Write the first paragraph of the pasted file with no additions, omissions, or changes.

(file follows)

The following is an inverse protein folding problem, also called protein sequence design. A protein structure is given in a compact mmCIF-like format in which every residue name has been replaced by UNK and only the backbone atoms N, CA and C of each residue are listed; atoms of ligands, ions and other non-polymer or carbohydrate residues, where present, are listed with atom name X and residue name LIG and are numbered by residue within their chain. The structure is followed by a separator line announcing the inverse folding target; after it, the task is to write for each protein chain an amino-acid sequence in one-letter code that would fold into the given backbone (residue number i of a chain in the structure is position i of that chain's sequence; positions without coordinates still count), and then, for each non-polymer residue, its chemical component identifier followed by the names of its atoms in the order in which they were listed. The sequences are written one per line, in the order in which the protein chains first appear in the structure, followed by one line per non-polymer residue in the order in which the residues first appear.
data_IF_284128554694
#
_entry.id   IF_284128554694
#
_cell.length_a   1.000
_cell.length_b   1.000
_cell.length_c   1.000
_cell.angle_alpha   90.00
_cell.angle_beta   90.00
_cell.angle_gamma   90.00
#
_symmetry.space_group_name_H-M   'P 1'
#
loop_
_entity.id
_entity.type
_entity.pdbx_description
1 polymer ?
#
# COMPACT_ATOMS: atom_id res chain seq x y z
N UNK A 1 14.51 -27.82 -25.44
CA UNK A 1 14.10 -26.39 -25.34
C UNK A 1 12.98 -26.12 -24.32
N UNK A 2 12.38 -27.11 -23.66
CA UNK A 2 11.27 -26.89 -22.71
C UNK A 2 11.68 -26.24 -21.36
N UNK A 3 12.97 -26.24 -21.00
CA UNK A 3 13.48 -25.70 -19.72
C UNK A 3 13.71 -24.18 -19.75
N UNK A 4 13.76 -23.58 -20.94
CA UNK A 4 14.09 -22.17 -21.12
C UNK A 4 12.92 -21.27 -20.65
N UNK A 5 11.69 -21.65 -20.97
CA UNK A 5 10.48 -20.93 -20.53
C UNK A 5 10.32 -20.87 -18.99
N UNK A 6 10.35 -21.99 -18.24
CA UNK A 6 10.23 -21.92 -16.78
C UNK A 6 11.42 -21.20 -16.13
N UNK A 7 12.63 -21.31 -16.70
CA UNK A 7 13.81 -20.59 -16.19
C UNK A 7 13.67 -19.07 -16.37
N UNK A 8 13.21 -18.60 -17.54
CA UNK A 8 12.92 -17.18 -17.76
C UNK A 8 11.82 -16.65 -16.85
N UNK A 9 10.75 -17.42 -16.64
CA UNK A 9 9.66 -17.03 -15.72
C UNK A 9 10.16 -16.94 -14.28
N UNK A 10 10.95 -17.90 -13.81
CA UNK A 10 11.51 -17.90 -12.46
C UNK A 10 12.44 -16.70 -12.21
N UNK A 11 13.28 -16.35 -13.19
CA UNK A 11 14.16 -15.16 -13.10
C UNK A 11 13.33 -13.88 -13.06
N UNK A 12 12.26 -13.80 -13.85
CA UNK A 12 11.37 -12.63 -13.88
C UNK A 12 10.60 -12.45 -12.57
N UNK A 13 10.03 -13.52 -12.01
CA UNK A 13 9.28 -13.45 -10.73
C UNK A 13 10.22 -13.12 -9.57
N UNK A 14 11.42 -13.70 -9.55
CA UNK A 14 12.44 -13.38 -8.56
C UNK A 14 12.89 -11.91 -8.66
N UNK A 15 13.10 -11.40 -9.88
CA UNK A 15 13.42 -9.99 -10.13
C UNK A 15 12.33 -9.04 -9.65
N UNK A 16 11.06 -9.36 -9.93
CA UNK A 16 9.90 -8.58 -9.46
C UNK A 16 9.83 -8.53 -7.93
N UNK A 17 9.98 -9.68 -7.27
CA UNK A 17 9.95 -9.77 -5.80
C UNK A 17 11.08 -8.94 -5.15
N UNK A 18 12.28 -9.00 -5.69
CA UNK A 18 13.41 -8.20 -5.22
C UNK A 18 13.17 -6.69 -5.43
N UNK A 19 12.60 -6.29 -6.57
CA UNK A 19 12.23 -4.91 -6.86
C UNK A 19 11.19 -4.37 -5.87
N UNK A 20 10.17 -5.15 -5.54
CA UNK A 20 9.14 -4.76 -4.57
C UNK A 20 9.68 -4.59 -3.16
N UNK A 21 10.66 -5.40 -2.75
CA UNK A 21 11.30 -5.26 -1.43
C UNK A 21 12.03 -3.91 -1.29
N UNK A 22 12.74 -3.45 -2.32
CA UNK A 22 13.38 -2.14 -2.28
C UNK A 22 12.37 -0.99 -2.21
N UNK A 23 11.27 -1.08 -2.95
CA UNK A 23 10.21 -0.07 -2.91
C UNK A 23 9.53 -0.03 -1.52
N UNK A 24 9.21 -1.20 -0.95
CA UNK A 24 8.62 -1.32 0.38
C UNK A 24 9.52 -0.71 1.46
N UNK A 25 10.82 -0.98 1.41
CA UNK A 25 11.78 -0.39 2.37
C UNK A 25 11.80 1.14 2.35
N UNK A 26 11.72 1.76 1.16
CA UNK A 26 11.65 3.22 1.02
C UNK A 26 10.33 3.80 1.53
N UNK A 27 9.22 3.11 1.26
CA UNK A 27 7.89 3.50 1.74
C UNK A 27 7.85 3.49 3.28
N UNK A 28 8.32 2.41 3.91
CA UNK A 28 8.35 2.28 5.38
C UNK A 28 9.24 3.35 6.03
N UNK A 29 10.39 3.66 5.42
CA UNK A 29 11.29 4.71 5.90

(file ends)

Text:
The following is an inverse protein folding problem, also called protein sequence design. A protein structure is given in a compact mmCIF-like format in which every residue name has been replaced by UNK and only the backbone atoms N, CA and C of each residue are listed; atoms of ligands, ions and other non-polymer or carbohydrate residues, where present, are listed with atom name X and residue name LIG and are numbered by residue within their chain. The structure is followed by a separator line announcing the inverse folding target; after it, the task is to write for each protein chain an amino-acid sequence in one-letter code that would fold into the given backbone (residue number i of a chain in the structure is position i of that chain's sequence; positions without coordinates still count), and then, for each non-polymer residue, its chemical component identifier followed by the names of its atoms in the order in which they were listed. The sequences are written one per line, in the order in which the protein chains first appear in the structure, followed by one line per non-polymer residue in the order in which the residues first appear.